Closing a company can be quite a stressful undertaking, especially if the company is insolvent. It can be tempting to simply abandon it, or at least cut corners during the process. However, as tempting as this may be, it can lead to the company being put into a compulsory strike off. This has long-lasting and significant consequences for company directors. Even if it is done as an accident or without prior knowledge.
Because of the severity of the consequences, it is crucial you avoid being subjected to a compulsory strike off. In this article, we break down the process, explain the repercussions, and detail the consequences it can have for directors.
What is a company strike off?
A company strike off is the process of removing a company from the Companies House register. Effectively making it cease to exist. This can be done one of two ways. Most commonly, a company’s directors will choose to wind down operations for a variety of reasons. Assuming the company is not insolvent, a voluntary strike off will be the appropriate course of action. Alternatively, if a company’s debts have spiralled out of control, it may be forced to undertake a compulsory strike off. This process must be instigated by a third party, which will most likely be an outstanding creditor or HMRC.
Company strike off process
When a company strike off is undertaken, a certain process must be followed, with some variation between the two types. The process begins with the company directors submitting a DS01 form or making the application online. For a successful application, the company must not be in an agreement with outstanding creditors, such as a Company Voluntary Arrangement (CVA). If the strike off application is approved, the process can begin, with a notice of the closure being posted in the Gazette. This notice allows for a two-month window for objections to the closure.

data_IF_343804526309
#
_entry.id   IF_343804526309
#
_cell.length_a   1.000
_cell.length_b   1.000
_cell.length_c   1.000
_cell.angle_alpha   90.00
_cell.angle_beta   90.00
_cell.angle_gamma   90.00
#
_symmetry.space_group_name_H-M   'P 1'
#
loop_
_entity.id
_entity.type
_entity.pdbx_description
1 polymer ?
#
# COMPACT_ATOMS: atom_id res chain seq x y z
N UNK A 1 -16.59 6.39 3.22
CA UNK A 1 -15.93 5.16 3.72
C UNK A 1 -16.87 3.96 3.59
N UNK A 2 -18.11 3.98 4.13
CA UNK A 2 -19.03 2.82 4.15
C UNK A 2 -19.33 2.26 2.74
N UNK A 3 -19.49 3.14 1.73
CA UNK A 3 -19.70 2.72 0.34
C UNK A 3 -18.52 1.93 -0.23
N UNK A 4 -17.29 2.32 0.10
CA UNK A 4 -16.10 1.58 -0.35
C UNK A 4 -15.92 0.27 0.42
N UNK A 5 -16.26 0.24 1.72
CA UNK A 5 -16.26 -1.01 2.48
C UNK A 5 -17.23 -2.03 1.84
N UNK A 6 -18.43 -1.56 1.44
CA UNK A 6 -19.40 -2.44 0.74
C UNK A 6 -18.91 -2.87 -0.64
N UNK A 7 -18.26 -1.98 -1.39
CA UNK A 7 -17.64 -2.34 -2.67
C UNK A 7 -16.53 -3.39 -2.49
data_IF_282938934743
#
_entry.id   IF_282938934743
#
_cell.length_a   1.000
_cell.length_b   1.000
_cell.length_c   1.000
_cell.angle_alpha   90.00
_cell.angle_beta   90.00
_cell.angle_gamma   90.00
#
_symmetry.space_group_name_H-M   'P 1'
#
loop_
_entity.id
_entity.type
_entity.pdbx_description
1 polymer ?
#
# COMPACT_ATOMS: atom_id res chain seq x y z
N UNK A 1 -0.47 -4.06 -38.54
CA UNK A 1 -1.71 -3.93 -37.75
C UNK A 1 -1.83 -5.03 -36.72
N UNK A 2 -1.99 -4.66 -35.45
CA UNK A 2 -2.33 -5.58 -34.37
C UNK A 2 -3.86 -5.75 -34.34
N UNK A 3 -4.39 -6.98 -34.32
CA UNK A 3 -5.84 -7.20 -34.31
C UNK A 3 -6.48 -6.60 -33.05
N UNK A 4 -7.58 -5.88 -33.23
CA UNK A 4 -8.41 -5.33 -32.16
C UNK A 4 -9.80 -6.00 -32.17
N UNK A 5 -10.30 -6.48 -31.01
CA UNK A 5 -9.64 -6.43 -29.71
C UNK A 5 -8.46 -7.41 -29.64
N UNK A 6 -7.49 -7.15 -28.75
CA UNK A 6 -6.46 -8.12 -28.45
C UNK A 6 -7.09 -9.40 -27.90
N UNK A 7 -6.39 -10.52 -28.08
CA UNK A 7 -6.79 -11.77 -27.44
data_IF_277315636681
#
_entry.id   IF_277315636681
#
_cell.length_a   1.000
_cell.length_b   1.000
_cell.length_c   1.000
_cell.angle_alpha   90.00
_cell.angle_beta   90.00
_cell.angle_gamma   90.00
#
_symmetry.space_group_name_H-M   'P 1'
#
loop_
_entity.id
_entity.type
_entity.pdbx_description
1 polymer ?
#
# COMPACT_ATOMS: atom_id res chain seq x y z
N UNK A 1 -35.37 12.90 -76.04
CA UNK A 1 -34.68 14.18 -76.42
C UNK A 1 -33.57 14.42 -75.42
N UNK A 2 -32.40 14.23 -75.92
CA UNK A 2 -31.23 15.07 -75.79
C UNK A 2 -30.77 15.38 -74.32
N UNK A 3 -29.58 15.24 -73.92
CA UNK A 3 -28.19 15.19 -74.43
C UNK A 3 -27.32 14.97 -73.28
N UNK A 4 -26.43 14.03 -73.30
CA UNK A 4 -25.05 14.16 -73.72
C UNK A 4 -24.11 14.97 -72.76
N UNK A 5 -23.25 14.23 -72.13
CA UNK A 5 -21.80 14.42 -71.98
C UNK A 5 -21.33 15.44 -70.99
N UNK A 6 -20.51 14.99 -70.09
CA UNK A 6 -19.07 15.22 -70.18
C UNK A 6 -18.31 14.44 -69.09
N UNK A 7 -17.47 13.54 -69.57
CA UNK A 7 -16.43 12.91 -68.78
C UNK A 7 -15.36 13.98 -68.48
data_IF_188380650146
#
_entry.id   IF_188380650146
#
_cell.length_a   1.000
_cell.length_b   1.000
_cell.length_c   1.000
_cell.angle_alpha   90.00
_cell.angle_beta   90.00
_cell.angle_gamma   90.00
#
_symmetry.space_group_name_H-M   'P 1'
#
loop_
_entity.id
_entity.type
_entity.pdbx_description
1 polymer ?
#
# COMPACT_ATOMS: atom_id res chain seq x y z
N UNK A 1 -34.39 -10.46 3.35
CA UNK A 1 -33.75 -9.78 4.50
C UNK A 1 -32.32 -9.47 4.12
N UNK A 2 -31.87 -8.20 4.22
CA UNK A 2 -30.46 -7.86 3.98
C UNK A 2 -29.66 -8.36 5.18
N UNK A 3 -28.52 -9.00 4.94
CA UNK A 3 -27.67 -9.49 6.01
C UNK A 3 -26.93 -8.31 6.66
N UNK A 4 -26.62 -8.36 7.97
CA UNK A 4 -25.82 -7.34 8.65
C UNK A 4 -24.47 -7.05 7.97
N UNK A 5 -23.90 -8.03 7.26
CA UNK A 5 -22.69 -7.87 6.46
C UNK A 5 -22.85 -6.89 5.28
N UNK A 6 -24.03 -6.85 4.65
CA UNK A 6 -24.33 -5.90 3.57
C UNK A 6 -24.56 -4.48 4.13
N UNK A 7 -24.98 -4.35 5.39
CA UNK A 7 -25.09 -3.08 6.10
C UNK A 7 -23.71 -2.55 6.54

During this time, company directors are expected to carry out the closing of the company in accordance with certain rules. Most notably, company directors must notify both employees and HMRC, then proceed to dispose of business assets. Any assets that remain after company closure will be transferred to the Crown.
If the two-month window expires without any objections being made, a second notice will be posted to the Gazette, announcing the dissolution of the company. At this point, the company will be removed from the Companies House register and cease to exist.
The strike off process for compulsory strike offs is somewhat different. To begin with, the process will be initiated by a third party, as mentioned previously. This can be due to insurmountable debt, or because the company was not appropriately closed through other means. Both scenarios can have significant consequences for company directors, though the latter scenario may come as an unpleasant surprise.
The process from here is largely the same. The company will begin to close, disposing of its assets and emptying accounts. The main difference during this process is that the earnings must go to repay outstanding creditors, in an even-handed manner. Failure to ensure the money ends up where it should and is distributed fairly can result in severe consequences, in addition to the repercussions of this type of company strike off. The process of a compulsory strike off has long-standing and significant consequences, as we will explain shortly.